Beginning your career as a new attorney is so exciting. You’re finally working in your dream career and it feels so rewarding to start a fresh, new chapter in your life. Plus, when you go to court people call you counselor and it’s pretty awesome the first few times it happens–not going to lie. But soon you’ll realize the big open secret: being a lawyer is hard y’all and that is in large part due to the culture shock you may experience.
Culture shock is normal and typical when starting something new and learning new codes of conduct and expectations. Where I think some struggle with moving beyond the shock is when we face those harsh realities when it comes to practicing. The sooner you understand them and understand your best approach to overcome them, the better you will feel. What are those difficult parts when you’re new?
One. Theory is different than practice. Especially when you’re fresh off the bar exam, everything is a cause of action and a possible liability (though, hopefully, the firm you work for has insurance that covers lawsuits against attorneys, so you shouldn’t be too badly affected by anything brought against you). It’s easy to think you have a winning case only to be brought back to reality with practicalities. That is because in the real world, it’s not just about the black letter law and whether the facts apply to the tests. Instead, you have to consider resources available that can be used for a case; the likelihood of prevailing in your district; and many other factors that make assessing a case not just a practice in legal viability, but a practice in good business sense too. It’s tough because we just want to be on the side of good, but that is not how the system is set up.
Two. Experience trumps idealism almost every time. We’ve spoken about this before, but it bears repeating. Your fresh blood and ideas and zeal are needed! But one of the more frustrating things will be how often you’re told that a case isn’t viable or that your theory won’t work. Often the basis is due to senior staff’s experiences, which you can’t always push back on. I’m not saying you shouldn’t push for a good case or to try a novel, good-faith argument, but not every decision is negotiable and you may find yourself pursuing paths in a case you wouldn’t have done if you had the final.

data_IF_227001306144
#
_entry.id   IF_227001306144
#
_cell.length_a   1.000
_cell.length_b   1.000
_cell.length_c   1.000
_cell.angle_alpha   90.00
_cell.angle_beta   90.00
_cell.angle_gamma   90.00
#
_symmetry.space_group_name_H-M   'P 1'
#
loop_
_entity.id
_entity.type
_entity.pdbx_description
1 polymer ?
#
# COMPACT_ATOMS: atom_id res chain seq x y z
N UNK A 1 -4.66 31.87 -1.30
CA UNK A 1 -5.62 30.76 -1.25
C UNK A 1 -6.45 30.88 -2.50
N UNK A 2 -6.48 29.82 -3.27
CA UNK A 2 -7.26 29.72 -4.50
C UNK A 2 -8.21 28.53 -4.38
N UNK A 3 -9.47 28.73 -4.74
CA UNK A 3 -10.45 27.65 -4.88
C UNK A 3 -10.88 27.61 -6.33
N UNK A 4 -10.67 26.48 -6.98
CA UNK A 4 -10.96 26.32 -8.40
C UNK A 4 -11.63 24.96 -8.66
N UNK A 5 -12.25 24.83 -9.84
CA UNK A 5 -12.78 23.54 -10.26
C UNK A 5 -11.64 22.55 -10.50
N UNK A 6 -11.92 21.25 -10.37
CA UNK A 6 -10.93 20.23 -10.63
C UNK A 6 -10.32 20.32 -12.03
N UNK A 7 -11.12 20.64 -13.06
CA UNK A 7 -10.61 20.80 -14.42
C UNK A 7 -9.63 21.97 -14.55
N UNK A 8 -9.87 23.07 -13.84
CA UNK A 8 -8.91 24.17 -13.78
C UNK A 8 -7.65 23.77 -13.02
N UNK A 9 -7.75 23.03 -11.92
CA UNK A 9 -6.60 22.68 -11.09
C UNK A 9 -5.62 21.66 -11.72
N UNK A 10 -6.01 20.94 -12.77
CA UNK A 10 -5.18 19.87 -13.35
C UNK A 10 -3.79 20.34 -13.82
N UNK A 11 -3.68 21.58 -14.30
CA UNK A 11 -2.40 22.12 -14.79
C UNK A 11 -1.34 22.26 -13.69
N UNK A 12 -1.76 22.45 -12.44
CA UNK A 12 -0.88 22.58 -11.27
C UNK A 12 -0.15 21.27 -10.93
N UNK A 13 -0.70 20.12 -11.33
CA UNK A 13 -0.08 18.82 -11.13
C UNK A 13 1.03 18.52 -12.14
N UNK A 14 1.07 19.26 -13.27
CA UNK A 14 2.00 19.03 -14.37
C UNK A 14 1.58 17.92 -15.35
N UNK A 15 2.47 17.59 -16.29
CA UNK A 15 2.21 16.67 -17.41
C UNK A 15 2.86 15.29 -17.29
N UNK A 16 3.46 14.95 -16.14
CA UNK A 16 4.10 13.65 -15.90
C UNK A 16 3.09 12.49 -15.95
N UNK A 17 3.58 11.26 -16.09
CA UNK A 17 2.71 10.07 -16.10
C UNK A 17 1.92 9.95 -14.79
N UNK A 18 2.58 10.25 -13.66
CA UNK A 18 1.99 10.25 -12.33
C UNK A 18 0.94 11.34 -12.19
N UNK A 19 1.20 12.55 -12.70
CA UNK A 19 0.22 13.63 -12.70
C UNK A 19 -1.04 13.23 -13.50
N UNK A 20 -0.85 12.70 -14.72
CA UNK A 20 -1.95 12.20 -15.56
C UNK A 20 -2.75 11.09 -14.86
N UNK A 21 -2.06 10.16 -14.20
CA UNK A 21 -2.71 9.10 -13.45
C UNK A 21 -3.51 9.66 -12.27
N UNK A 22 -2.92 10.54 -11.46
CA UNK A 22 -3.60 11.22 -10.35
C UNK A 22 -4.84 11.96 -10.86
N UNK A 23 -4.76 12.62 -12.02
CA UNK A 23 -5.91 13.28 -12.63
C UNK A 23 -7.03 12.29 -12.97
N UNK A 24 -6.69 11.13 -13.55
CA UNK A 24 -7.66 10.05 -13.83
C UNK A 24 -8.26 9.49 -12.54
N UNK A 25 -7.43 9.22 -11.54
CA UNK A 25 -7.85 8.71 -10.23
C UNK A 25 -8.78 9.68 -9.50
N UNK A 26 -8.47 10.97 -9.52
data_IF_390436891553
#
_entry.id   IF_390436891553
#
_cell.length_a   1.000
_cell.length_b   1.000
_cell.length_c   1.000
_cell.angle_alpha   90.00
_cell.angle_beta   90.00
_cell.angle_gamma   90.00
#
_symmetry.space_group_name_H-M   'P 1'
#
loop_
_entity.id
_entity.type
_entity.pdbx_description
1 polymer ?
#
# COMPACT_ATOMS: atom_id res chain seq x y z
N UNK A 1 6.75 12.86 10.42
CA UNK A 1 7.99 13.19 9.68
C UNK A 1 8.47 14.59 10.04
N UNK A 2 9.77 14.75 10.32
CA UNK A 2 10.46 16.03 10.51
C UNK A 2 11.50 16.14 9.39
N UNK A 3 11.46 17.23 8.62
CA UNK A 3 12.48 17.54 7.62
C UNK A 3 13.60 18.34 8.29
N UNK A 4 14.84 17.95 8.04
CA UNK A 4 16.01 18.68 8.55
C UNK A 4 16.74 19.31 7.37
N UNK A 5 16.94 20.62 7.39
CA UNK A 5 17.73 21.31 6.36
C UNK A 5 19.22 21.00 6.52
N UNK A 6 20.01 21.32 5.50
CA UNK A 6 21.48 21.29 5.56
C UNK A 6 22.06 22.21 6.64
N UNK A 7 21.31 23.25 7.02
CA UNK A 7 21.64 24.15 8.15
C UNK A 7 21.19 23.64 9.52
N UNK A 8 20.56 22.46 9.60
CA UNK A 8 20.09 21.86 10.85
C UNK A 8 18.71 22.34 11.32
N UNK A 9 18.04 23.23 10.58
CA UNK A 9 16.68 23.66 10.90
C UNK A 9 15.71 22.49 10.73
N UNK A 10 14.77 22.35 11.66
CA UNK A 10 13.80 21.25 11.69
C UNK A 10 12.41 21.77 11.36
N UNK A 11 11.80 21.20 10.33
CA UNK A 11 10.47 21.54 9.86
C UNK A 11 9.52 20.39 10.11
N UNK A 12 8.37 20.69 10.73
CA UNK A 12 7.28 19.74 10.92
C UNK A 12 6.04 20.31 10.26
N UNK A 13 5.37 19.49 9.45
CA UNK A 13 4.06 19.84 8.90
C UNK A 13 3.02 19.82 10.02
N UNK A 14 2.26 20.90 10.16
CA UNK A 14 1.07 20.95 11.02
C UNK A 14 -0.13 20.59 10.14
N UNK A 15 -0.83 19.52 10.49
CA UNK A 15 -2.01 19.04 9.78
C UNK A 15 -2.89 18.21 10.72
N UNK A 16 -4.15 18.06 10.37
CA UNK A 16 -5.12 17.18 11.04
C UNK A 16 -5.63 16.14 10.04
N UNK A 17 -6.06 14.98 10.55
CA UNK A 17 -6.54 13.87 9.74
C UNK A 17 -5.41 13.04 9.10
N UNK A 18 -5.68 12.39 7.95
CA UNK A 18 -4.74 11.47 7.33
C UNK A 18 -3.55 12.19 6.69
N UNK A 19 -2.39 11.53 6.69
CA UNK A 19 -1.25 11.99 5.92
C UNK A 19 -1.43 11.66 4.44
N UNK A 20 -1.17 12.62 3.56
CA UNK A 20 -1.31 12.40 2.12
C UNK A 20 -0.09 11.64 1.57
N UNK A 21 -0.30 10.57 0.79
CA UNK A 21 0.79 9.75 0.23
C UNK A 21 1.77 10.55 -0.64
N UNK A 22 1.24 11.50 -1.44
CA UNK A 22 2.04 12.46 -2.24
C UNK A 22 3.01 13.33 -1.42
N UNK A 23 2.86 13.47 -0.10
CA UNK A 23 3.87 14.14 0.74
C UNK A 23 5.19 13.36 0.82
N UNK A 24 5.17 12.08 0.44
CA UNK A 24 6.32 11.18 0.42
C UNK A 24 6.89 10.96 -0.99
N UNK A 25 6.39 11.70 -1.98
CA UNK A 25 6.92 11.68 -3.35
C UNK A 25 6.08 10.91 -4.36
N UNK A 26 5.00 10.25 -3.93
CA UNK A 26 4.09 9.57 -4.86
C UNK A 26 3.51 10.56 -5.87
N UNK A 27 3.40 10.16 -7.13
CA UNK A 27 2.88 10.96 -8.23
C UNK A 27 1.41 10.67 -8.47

Three. There’s a lack of acknowledgment about trauma. As an attorney, you’re exposed to people’s most vulnerable and traumatic times in their life. You see the really ugly side of humanity as well–child abuse, cruelty, despair…and rarely do employers take the time to acknowledge what that exposure may be doing to you. It is so important that you recognize what vicarious trauma is and how it manifests in your behavior so you can address it before it hinders other areas of your life. Moreover, lawyering hours can be brutal, whether you’re billing in big law or are working night and day in a nonprofit because you feel lives are at stake–you’re working hard. Lack of sleep, nutrition, self-care, all of that can increase those negative feelings. Stressful work environments will eventually take a toll and knowing your cues to take a break or seek stronger help is vital in stabilizing yourself in your career.
Four. People are rude af. A horrible trait of this profession is how dickish people can be to one another–opposing parties are naturally mad at you, but sometimes so is the opposing counsel (hell, sometimes the client!). Judges can be overly terse as well. You can easily feel as if you’re working in an overwhelmingly negative space; looking to avoid getting snapped at by someone–or you start snapping at them in defensive response. It is dysfunctional. Everyone has their approach on how to handle those negative demeanors. I am a kill-them-with-kindness-and-pretend-they’re-confused type of person. It’s hard for people to stay mad at someone who isn’t responding, but that may not always be the right response. And even if you figure out how to navigate Horrible People, it is still stressful to deal with them so frequently.
So, there you have it. The bad and the ugly. But let me leave you with some good:
Points one and two will get better with time and experience. You’ll get your sea legs and become an expert in ascertaining good, viable cases soon enough. Point three, is up to you about how serious you want to be about taking care of your mental and physical health. And like, you should be real serious lol. And the last point–look, I’m not a positive vibes only type person. I believe we should experience the spectrum of emotions while never, ever accepting disrespect from people that know better. But the most powerful thing I learned when I was faced with people that were mean and rude was to remind myself that their behavior was not because of me. They were inherently rude and mean without my influence and so my decision of how to respond needed to come from how I wanted my inherent self to be and frankly, what approach would be best for my client. We’re tricked into thinking aggressiveness is the only path, but it’s just one option and I have seen many more collaborative approaches that work far better. You get to decide what is best for you.